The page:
USA v. Raul Perez, No. 11-5999 (6th Cir. 2012)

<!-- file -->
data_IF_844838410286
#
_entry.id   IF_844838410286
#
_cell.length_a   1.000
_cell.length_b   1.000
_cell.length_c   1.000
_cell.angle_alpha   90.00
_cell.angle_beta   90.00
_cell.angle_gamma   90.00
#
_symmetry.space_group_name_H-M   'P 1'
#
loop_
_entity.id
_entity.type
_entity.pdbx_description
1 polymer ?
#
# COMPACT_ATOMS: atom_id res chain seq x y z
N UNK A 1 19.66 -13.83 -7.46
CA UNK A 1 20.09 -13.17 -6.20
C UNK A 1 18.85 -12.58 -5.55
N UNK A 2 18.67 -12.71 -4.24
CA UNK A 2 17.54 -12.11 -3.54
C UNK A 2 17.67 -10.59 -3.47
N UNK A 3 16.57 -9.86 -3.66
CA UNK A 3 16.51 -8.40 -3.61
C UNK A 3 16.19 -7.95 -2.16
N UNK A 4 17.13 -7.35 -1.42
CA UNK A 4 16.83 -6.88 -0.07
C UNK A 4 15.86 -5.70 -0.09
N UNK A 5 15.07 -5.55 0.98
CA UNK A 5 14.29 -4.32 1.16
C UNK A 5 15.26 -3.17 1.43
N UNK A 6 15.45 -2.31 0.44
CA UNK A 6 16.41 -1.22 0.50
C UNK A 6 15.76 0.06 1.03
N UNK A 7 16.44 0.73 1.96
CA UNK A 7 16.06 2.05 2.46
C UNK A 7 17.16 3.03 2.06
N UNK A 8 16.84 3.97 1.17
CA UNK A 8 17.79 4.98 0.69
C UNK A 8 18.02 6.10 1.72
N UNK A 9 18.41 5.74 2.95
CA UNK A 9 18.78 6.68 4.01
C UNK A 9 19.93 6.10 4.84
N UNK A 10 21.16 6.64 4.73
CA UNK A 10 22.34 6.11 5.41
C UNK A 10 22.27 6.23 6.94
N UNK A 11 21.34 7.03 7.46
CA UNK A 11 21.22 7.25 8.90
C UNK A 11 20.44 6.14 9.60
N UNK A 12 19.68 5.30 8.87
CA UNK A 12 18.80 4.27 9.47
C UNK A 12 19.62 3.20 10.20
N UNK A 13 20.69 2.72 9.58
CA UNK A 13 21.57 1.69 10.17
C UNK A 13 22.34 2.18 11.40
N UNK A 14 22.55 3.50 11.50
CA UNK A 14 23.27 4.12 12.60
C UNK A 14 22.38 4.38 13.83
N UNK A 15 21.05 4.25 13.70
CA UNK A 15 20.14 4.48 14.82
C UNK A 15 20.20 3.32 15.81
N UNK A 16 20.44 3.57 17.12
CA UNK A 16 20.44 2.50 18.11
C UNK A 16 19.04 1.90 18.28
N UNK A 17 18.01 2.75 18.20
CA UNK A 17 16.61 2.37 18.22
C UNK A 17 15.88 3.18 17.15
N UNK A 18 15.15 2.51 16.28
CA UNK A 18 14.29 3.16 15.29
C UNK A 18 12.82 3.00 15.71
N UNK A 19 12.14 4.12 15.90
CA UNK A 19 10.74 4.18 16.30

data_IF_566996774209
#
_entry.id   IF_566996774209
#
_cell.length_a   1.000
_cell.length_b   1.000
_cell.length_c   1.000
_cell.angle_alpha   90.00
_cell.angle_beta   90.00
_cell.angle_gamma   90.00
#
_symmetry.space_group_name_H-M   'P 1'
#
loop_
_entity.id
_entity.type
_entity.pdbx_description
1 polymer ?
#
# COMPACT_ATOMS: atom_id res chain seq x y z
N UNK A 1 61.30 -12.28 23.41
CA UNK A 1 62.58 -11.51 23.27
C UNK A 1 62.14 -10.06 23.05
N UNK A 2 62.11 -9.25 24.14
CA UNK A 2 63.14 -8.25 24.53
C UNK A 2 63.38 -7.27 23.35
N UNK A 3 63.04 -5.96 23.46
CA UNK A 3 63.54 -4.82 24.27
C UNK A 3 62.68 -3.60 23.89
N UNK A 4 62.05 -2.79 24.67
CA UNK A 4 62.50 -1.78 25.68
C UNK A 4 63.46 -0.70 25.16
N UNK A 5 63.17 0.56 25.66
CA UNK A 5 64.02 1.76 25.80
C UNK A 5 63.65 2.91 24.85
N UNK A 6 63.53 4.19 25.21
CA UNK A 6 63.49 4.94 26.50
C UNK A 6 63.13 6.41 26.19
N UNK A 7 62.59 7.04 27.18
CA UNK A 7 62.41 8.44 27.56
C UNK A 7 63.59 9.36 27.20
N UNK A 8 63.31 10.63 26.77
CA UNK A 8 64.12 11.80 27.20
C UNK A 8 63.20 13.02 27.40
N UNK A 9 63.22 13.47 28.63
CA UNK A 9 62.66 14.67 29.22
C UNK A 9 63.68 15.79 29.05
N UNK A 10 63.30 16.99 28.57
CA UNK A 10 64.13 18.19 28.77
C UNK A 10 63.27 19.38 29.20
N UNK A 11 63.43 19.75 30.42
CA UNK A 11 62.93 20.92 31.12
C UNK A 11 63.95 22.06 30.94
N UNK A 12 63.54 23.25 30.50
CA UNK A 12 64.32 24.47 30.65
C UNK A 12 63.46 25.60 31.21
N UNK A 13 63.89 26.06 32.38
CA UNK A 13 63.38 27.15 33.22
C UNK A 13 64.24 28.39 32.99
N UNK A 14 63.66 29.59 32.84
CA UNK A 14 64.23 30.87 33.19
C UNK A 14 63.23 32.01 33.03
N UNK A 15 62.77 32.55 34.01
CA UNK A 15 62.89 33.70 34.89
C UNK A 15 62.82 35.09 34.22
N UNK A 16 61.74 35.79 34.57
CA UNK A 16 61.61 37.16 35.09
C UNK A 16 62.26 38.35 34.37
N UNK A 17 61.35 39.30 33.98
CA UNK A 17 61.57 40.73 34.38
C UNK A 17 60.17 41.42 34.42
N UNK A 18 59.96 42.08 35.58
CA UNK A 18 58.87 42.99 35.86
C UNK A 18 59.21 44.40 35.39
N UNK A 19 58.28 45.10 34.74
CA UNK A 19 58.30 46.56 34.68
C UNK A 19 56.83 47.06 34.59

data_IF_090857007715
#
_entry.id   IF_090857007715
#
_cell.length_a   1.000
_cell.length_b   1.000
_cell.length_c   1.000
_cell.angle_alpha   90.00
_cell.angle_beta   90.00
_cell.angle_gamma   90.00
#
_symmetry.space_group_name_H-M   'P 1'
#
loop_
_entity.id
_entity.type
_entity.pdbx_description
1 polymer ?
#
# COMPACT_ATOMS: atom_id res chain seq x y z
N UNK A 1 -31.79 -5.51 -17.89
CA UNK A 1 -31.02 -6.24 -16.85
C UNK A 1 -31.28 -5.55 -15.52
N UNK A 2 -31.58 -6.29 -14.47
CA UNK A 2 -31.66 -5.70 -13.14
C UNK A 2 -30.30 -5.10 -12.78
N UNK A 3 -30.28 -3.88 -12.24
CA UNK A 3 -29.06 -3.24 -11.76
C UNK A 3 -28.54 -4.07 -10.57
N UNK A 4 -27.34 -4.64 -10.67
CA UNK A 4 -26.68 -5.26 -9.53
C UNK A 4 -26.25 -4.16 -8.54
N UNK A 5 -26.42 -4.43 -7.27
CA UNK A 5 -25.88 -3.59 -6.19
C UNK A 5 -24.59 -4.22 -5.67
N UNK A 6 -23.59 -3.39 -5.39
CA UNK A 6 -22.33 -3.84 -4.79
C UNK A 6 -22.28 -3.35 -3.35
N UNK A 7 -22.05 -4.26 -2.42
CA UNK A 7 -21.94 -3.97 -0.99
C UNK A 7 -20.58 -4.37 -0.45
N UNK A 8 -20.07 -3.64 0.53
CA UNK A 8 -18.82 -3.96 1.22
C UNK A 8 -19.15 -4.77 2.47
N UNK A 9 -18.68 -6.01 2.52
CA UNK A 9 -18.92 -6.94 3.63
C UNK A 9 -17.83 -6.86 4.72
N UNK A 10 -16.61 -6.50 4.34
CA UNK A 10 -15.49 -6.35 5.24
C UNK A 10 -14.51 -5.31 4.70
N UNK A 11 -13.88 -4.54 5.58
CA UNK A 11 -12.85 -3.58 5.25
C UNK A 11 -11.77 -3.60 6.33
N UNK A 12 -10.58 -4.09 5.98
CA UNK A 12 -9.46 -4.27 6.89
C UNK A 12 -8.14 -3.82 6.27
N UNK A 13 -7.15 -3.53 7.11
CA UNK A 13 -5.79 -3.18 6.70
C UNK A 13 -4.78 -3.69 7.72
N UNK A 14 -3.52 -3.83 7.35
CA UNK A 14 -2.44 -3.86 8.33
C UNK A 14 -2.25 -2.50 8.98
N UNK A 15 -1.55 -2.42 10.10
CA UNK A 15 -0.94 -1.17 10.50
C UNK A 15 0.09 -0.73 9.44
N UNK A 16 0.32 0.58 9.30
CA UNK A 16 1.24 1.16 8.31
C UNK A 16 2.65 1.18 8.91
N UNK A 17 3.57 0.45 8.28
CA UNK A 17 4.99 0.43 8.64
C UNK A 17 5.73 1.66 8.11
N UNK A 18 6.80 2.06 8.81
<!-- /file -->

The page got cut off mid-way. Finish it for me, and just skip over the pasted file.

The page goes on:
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NOT RECOMMENDED FOR FULL-TEXT PUBLICATION File Name: 12a0421n.06 FILED No. 11-5999 Apr 16, 2012 UNITED STATES COURT OF APPEALS FOR THE SIXTH CIRCUIT LEONARD GREEN, Clerk UNITED STATES OF AMERICA, ) ) ) Plaintiff-Appellee, ) v. ) ) RAUL PEREZ, ) ) ) Defendant-Appellant. _______________________________________) ON APPEAL FROM THE UNITED STATES DISTRICT COURT FOR THE MIDDLE DISTRICT OF TENNESSEE OPINION Before: SUHRHEINRICH, MOORE, and CLAY, Circuit Judges. KAREN NELSON MOORE, Circuit Judge. Defendant-Appellant Raul Perez was convicted of being a felon in possession of a firearm in violation of 18 U.S.C. § 922(g)(1). On appeal, he challenges the district court s denial of his motion to suppress and the court s application of the statutory armed career criminal sentencing enhancement pursuant to 18 U.S.C. § 924(e)(1). Because the officer who conducted the initial traffic stop had reasonable suspicion to believe that additional criminal activity was afoot, the extended duration of the stop did not render it an unlawful seizure. In addition, the district court correctly applied the armed career criminal sentencing enhancement on the basis of Perez s three prior aggravated-robbery convictions. Accordingly, we AFFIRM the judgment of the district court. No. 11-5999 United States v. Perez I. BACKGROUND Late in the evening of September 4, 2008, Officer David Mundt of the Nashville Metropolitan Police Department observed Perez s vehicle cross the center line and initiated a traffic stop. When Mundt activated his blue lights, he observed a previously unseen passenger, who had been leaning over to the driver s seat, sit up. Mundt approached the vehicle and noticed that Perez s pants zipper was down and his belt was loose. Mundt asked for a driver s license, explained that he had stopped Perez for crossing the center line, and asked what had been going on with the passenger; despite his initial thought that the driver might have been drunk, Mundt noted that Perez did not appear intoxicated. From the ensuing conversation, Mundt learned that Perez had been receiving oral sex from the passenger while he was driving. Based on this information, Mundt suspected prostitution activity. He spoke to Perez in an attempt to determine how well he knew the passenger and, unsatisfied with Perez s answers, asked the passenger to exit the vehicle and spoke with her while Perez remained inside. Mundt remained suspicious and returned to the vehicle to speak with Perez. By this point, other officers had arrived. Mundt asked if Perez had any weapons or contraband, which Perez denied, and asked if he could search the vehicle. Perez consented to the search and, voluntarily exiting the vehicle, said that Mundt could search him as well. Mundt began to search Perez, who then stated that he was nervous being searched. Mundt informed Perez that he did not have to consent to the search, but Perez stated that the search could continue. Mundt did not find anything illegal on Perez s person. Mundt again asked for permission to search the vehicle, which Perez again gave. Underneath the driver s-side 2 No. 11-5999 United States v. Perez floormat, Mundt found a nine-millimeter handgun with one round of ammunition in the chamber. Perez was arrested and charged with being a felon in possession of a firearm in violation of 18 U.S.C. § 922(g)(1). The stop lasted approximately twenty minutes. Prior to trial, Perez filed a motion to suppress the handgun as evidence obtained through an unconstitutional search and seizure. Perez contended that the initial stop was invalid and that, if it was valid, the detention and the request to search the vehicle were unrelated to the purposes of the initial stop; he further argued that the illegal stop and detention rendered his consent to the search ineffective. The district court denied the motion, concluding that probable cause existed for the initial stop, that the questioning of Perez and the passenger was justified to determine why the vehicle had crossed the center line, and that Perez had consented to the search of the vehicle. Following the denial of his motion to suppress, Perez pleaded guilty. Over Perez s objection, the district court determined that Perez qualified for the armed career criminal sentencing enhancement under 18 U.S.C. § 924(e)(1) because of three prior aggravated-robbery convictions. Applying the enhancement, the district court sentenced Perez to the mandatory minimum of 180 months of imprisonment and five years of supervised release. Perez timely appealed the sentence and the denial of his motion to suppress. II. ANALYSIS A. Motion to Suppress We review the district court s ruling on a motion to suppress under a mixed standard: we review the district court s findings of fact for clear error and its conclusions of law de novo. 3 No. 11-5999 United States v. Perez United States v. Bell, 555 F.3d 535, 539 (6th Cir. 2009) (quoting United States v. Gross, 550 F.3d 578, 582 (6th Cir. 2008)). When, as here, the district court denied the motion to suppress, we review the evidence in the light most favorable to the government. Id. (quoting United States v. Pearce, 531 F.3d 374, 379 (6th Cir. 2008)). The reasonableness of a seizure under the Fourth Amendment is a question of law that we review de novo. United States v. Everett, 601 F.3d 484, 488 (6th Cir. 2010) (quoting United States v. Evans, 581 F.3d 333, 340 (6th Cir. 2009)). We analyze the reasonableness of a traffic stop under the standards set forth in Terry v. Ohio and its progeny. Everett, 601 F.3d at 488. The Fourth Amendment requires that a traffic stop, like a Terry stop, must be based on reasonable suspicion. See United States v. Davis, 430 F.3d 345, 353 54 (6th Cir. 2005). In addition, the degree of intrusion [must be] reasonably related in scope to the situation at hand, which is judged by examining the reasonableness of the officials conduct given their suspicions and the surrounding circumstances. Id. at 354 (quoting United States v. Garza, 10 F.3d 1241, 1245 (6th Cir. 1993)). Accordingly, the police cannot unreasonably extend the scope and duration of an otherwise lawful traffic stop. See Everett, 601 F.3d at 488-89; see also Illinois v. Caballes, 543 U.S. 405, 407 (2005) ( [A] seizure that is lawful at its inception can violate the Fourth Amendment if its manner of execution unreasonably infringes interests protected by the Constitution. ). An officer s inquiry into matters unrelated to the initial stop does not unlawfully prolong the encounter so long as the questioning does not measurably extend the duration of the stop. Arizona v. Johnson, 555 U.S. 323, 333 (2009); see also Everett, 601 F.3d at 491 96. In addition, an officer may extend a stop 4 No. 11-5999 United States v. Perez beyond what was originally permissible if something happened during the stop to cause the officer to have a reasonable and articulable suspicion that criminal activity is afoot. Davis, 430 F.3d at 353 (internal quotation marks and alterations omitted). On appeal, Perez concedes the legality of the initial stop. He argues only that Mundt unlawfully prolonged the stop; after Mundt determined that Perez had a valid driver s license and was not impaired, Perez contends that Mundt should have issued a citation and allowed Perez to leave. The government counters that all of Mundt s questions were reasonably related to the initial purpose of the stop and, alternatively, that Mundt lawfully extended the stop based on reasonable suspicion acquired during the course of the stop that additional criminal activity was afoot. 1. Mundt s Questions Were Unrelated to the Initial Stop Mundt s questions about prostitution were unrelated to the original purpose of the traffic stop. By Mundt s own account, he determined fairly quickly upon first speaking with Perez that Perez had crossed the center line while receiving oral sex from the passenger when he was driving. R.79 at 6 (Suppression Hr g Tr.). At this point, Mundt started to investigate the stop as a prostitution stop, id.; his subsequent questions to Perez and the passenger related to prostitution. The district court s conclusion that Mundt s entire investigation was justified by the need to determine the exact cause of why the vehicle had crossed the line, id. at 22, is thus not supported by the record. The stop was valid because Perez had crossed the center line. Once Mundt determined the reason that Perez crossed the line and Mundt s investigation turned to prostitution, 5 No. 11-5999 United States v. Perez the continued duration of the stop must have been justified by reasonable suspicion of additional criminal activity.1 2. Reasonable Suspicion of Additional Criminal Activity The government contends that, during the course of the traffic stop, Mundt acquired reasonable suspicion that additional criminal activity was afoot. To extend a stop based on reasonable suspicion of additional criminal activity, the officer must point to specific and articulable facts supporting his suspicion; he cannot rely solely on an an ill-defined hunch. United States v. Richardson, 385 F.3d 625, 630 (6th Cir. 2004) (internal quotation marks omitted). We look to the totality of the circumstances when determining whether an officer had reasonable suspicion. Id. Even with reasonable suspicion, however, the stop may continue only for so long as it takes the officer to prove or disprove those suspicions. Davis, 430 F.3d at 356. Mundt s initial suspicions of criminal activity were based on the fact that Perez and the passenger were engaged in a sex act in a moving vehicle at 11:00 at night. Mundt believed that these circumstances indicated an act of prostitution. Many of our cases in which a stop was justified based on reasonable suspicion of prostitution activity involved officers observing the driver converse with or pick up a known or suspected prostitute; these encounters tend to occur late at night in areas known for prostitution. See United States v. Luqman, 522 F.3d 613, 615, 617 (6th Cir. 2008); United 1 The government does not argue that Mundt s questions did not measurably extend the duration of the stop under the principles articulated in Everett. See 601 F.3d at 491 96. Because we conclude that reasonable suspicion of additional criminal activity justified extending the stop, we do not address this possibility. 6 No. 11-5999 United States v. Perez States v. Green, 157 F. App x 853, 855 56 (6th Cir. 2005) (unpublished opinion); United States v. Martin, 289 F.3d 392, 395, 399 (6th Cir. 2002). The officers in Luqman, Green, and Martin did not observe any actual sexual conduct. Although Mundt s suspicions were not based on any prior knowledge of the passenger s identity, he did witness a sex act performed under unusual circumstances. The government does not suggest that North Nashville is an area known for prostitution activity, but the incident did occur at a late hour. Rather than dispel his suspicions of criminal activity, Mundt s conversations with Perez and the passenger only heightened his suspicions. At the suppression hearing, Mundt testified that he usually asks a suspected prostitute and a suspected customer questions that would enable him to determine how well they knew each other; here, after the passenger left the car, Mundt asked her basically . . . the normal questions that you would ask to investigate prostitution. R.79 at 9. At the hearing, Mundt could not remember the specific questions he asked Perez or the passenger or the responses they gave but testified that something that was said led me to the belief that she was that it was a prostitution act. Id. at 15. Mundt only remembered asking her the kinds of questions he would normally ask in the course of a prostitution investigation and not being satisfied with the answers. This lack of particularity gives us some pause; after all, an officer must be able to specify the articulable facts that support his suspicion of criminal activity in order for us to determine whether that suspicion was reasonable. Combined with the fact that Mundt witnessed what he believed was (and what was later confirmed by Perez to be) a sex act and the fact that we review the evidence in the light most favorable to the government, however, we conclude that Mundt 7 No. 11-5999 United States v. Perez had reasonable suspicion to extend the traffic stop by asking a series of questions related to prostitution but unrelated to the initial stop for crossing the center line. Mundt s sole other question prior to asking for permission to search the vehicle that was not directly related to either the initial stop or the alleged prostitution was whether Perez had any weapons or anything illegal in the car. An officer with reasonable suspicion of criminal activity may inquire about dangerous weapons to ensure his safety, Everett, 601 F.3d at 495, especially when, as here, the officer s suspicions about what he had seen before approaching the car had increased, rather than diminished, Green, 157 F. App x at 856.2 Aside from challenging the preceding stop as an unlawful seizure, Perez does not contend that the search of his person and vehicle was invalid. Because the stop was lawful, and Perez consented to the search, the search was valid. The district court properly denied the motion to suppress. B. Armed Career Criminal Sentencing Enhancement Perez challenges the applicability of the statutory armed career criminal enhancement to his sentence. Although he admits to having three prior convictions for aggravated robbery, he contends that two of those convictions should be counted as one predicate offense because they were committed on the same day. We review de novo the district court s ruling that Perez s offenses were committed on different occasions. United States v. Hill, 440 F.3d 292, 295 (6th Cir. 2006). 2 Asking about anything illegal in addition to weapons did not measurably extend the duration of the stop. See Everett, 601 F.3d at 495 96. 8 No. 11-5999 United States v. Perez The Armed Career Criminal Act provides that a person who violates section 922(g) of this title and has three previous convictions . . . for a violent felony or a serious drug offense, or both, committed on occasions different from one another shall face a mandatory minimum sentence of fifteen years of imprisonment. 18 U.S.C. § 924(e)(1). Two offenses are committed on occasions different from one another, id., if (1) it is possible to discern the point at which the first offense is completed, and the subsequent point at which the second offense begins ; (2) it would have been possible for the offender to cease his criminal conduct after the first offense, and withdraw without committing the second offense ; or (3) the offenses are committed in different residences or business locations. United States v. Paige, 634 F.3d 871, 873 (6th Cir. 2011) (quoting Hill, 440 F.3d at 297 98). Two offenses are counted separately if any of these tests are met. United States v. Jones, F.3d , No. 09-6549, 2012 WL 716450, at *4 (6th Cir. Mar. 7, 2012). The Presentence Investigation Report ( PSR ) describes Perez s three aggravated robberies as occurring on January 13, 2003; January 15, 2003 at 2:40 p.m.; and January 15, 2003 at 6:40 p.m. The two January 15 robberies involved different victims and occurred at different locations. At the sentencing hearing, the government presented court documents from each of the convictions and a map showing that the locations of the two January 15 robberies were one-and-a-half miles apart. 9 No. 11-5999 United States v. Perez Although Perez objected to the application of the sentencing enhancement, he did not object to the underlying facts regarding the convictions that were presented in the PSR. Nor does he contest these facts on appeal.3 The two January 15 robberies were committed on occasions different from one another because they occurred at different locations. Moreover, the first robbery was completed well before the second robbery commenced four hours later. Cf. United States v. Brady, 988 F.2d 664, 665 (6th Cir. 1993) (en banc) (holding that two robberies committed thirty minutes apart were committed on different occasions for § 924(e)(1) purposes). For the same reason, Perez could have decided to end the day s criminal activity after the first robbery; he does not argue that doing so would not have been possible. Accordingly, the district court properly applied the armed career criminal sentencing enhancement based on Perez s three aggravated-robbery convictions. III. CONCLUSION Although for different reasons, we agree with the district court that the traffic stop that ultimately uncovered the firearm that was the basis for Perez s felon-in-possession charge was not an unlawful seizure under the Fourth Amendment. Mundt s reasonable suspicion that Perez was engaging in criminal activity apart from the traffic violation enabled him to extend the duration of 3 In his appellate brief, Perez refers to a report from the probation officer detailing the times and locations of the robberies, which he claims is not properly in evidence. It is unclear what report Perez is referencing. If he means the court documents and the map that the government introduced at the sentencing hearing, these documents were admitted as exhibits without objection from Perez. The probation officer filed an addendum to the PSR several months before the sentencing hearing, but this addendum does not contain any information on Perez s aggravated-robbery convictions that was not already included in the PSR. 10 No. 11-5999 United States v. Perez the stop by asking questions unrelated to the stop s original purpose. Because the stop was lawful and Perez consented to the search, the district court was correct to deny the motion to suppress. In addition, the district court properly concluded that Perez s three prior aggravated-robbery convictions had occurred on different occasions for purposes of applying the armed career criminal sentencing enhancement. We thus AFFIRM the judgment of the district court. 11